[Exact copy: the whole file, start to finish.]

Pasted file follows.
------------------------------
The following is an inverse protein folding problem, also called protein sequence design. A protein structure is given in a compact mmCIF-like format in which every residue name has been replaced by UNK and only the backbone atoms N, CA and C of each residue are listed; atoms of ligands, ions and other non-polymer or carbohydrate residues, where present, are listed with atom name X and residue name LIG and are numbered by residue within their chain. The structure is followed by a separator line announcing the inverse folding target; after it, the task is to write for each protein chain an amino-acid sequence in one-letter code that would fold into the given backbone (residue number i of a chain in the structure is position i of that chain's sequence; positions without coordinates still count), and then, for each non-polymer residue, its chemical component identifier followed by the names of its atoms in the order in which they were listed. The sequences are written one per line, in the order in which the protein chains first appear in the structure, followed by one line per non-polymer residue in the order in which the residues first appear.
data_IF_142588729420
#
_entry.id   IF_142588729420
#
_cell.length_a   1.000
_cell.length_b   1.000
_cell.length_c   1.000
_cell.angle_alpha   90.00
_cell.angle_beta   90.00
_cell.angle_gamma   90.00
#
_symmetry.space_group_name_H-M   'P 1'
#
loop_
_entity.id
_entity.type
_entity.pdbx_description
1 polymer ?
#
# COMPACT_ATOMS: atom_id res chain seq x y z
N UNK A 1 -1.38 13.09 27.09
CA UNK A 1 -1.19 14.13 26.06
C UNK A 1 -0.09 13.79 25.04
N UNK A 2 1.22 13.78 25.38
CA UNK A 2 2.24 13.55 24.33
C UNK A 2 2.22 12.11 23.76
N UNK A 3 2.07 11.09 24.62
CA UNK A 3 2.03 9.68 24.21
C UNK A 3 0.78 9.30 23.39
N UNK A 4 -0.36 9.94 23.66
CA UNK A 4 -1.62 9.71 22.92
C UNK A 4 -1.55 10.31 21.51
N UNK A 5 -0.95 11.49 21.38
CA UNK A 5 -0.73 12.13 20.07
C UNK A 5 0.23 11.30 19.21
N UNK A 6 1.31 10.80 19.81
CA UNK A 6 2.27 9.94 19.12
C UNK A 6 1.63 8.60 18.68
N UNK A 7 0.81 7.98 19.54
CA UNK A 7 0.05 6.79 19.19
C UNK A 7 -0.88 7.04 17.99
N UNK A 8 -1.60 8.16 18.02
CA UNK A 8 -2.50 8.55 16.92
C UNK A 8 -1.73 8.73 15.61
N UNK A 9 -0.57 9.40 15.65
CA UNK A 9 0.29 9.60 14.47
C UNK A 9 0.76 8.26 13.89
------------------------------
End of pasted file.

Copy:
The following is an inverse protein folding problem, also called protein sequence design. A protein structure is given in a compact mmCIF-like format in which every residue name has been replaced by UNK and only the backbone atoms N, CA and C of each residue are listed; atoms of ligands, ions and other non-polymer or carbohydrate residues, where present, are listed with atom name X and residue name LIG and are numbered by residue within their chain. The structure is followed by a separator line announcing the inverse folding target; after it, the task is to write for each protein chain an amino-acid sequence in one-letter code that would fold into the given backbone (residue number i of a chain in the structure is position i of that chain's sequence; positions without coordinates still count), and then, for each non-polymer residue, its chemical component identifier followed by the names of its atoms in the order in which they were listed. The sequences are written one per line, in the order in which the protein chains first appear in the structure, followed by one line per non-polymer residue in the order in which the residues first appear.
data_IF_142588729420
#
_entry.id   IF_142588729420
#
_cell.length_a   1.000
_cell.length_b   1.000
_cell.length_c   1.000
_cell.angle_alpha   90.00
_cell.angle_beta   90.00
_cell.angle_gamma   90.00
#
_symmetry.space_group_name_H-M   'P 1'
#
loop_
_entity.id
_entity.type
_entity.pdbx_description
1 polymer ?
#
# COMPACT_ATOMS: atom_id res chain seq x y z
N UNK A 1 -1.38 13.09 27.09
CA UNK A 1 -1.19 14.13 26.06
C UNK A 1 -0.09 13.79 25.04
N UNK A 2 1.22 13.78 25.38
CA UNK A 2 2.24 13.55 24.33
C UNK A 2 2.22 12.11 23.76
N UNK A 3 2.07 11.09 24.62
CA UNK A 3 2.03 9.68 24.21
C UNK A 3 0.78 9.30 23.39
N UNK A 4 -0.36 9.94 23.66
CA UNK A 4 -1.62 9.71 22.92
C UNK A 4 -1.55 10.31 21.51
N UNK A 5 -0.95 11.49 21.38
CA UNK A 5 -0.73 12.13 20.07
C UNK A 5 0.23 11.30 19.21
N UNK A 6 1.31 10.80 19.81
CA UNK A 6 2.27 9.94 19.12
C UNK A 6 1.63 8.60 18.68
N UNK A 7 0.81 7.98 19.54
CA UNK A 7 0.05 6.79 19.19
C UNK A 7 -0.88 7.04 17.99
N UNK A 8 -1.60 8.16 18.02
CA UNK A 8 -2.50 8.55 16.92
C UNK A 8 -1.73 8.73 15.61
N UNK A 9 -0.57 9.40 15.65
CA UNK A 9 0.29 9.60 14.47
C UNK A 9 0.76 8.26 13.89